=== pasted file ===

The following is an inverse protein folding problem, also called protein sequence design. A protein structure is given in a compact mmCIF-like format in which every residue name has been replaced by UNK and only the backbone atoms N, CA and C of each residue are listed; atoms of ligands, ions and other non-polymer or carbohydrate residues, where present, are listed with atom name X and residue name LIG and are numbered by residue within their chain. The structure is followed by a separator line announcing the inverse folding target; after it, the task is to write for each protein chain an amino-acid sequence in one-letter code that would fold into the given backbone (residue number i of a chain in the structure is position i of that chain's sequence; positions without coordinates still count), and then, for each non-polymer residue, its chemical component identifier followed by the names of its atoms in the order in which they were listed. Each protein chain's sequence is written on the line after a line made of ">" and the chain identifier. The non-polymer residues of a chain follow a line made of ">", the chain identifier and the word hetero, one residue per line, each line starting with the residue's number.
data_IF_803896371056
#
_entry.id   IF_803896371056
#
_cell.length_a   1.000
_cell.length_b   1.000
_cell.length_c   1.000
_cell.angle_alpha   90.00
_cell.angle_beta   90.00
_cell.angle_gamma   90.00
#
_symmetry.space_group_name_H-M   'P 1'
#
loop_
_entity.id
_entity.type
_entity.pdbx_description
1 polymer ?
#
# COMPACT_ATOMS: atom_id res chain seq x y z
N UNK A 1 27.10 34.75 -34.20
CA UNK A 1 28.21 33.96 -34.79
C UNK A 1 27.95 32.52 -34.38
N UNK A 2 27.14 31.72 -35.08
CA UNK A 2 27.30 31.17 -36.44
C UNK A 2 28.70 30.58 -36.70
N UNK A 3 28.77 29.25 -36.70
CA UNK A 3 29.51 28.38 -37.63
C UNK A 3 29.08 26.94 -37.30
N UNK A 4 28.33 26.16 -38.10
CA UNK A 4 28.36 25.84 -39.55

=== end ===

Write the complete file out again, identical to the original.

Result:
The following is an inverse protein folding problem, also called protein sequence design. A protein structure is given in a compact mmCIF-like format in which every residue name has been replaced by UNK and only the backbone atoms N, CA and C of each residue are listed; atoms of ligands, ions and other non-polymer or carbohydrate residues, where present, are listed with atom name X and residue name LIG and are numbered by residue within their chain. The structure is followed by a separator line announcing the inverse folding target; after it, the task is to write for each protein chain an amino-acid sequence in one-letter code that would fold into the given backbone (residue number i of a chain in the structure is position i of that chain's sequence; positions without coordinates still count), and then, for each non-polymer residue, its chemical component identifier followed by the names of its atoms in the order in which they were listed. Each protein chain's sequence is written on the line after a line made of ">" and the chain identifier. The non-polymer residues of a chain follow a line made of ">", the chain identifier and the word hetero, one residue per line, each line starting with the residue's number.
data_IF_803896371056
#
_entry.id   IF_803896371056
#
_cell.length_a   1.000
_cell.length_b   1.000
_cell.length_c   1.000
_cell.angle_alpha   90.00
_cell.angle_beta   90.00
_cell.angle_gamma   90.00
#
_symmetry.space_group_name_H-M   'P 1'
#
loop_
_entity.id
_entity.type
_entity.pdbx_description
1 polymer ?
#
# COMPACT_ATOMS: atom_id res chain seq x y z
N UNK A 1 27.10 34.75 -34.20
CA UNK A 1 28.21 33.96 -34.79
C UNK A 1 27.95 32.52 -34.38
N UNK A 2 27.14 31.72 -35.08
CA UNK A 2 27.30 31.17 -36.44
C UNK A 2 28.70 30.58 -36.70
N UNK A 3 28.77 29.25 -36.70
CA UNK A 3 29.51 28.38 -37.63
C UNK A 3 29.08 26.94 -37.30
N UNK A 4 28.33 26.16 -38.10
CA UNK A 4 28.36 25.84 -39.55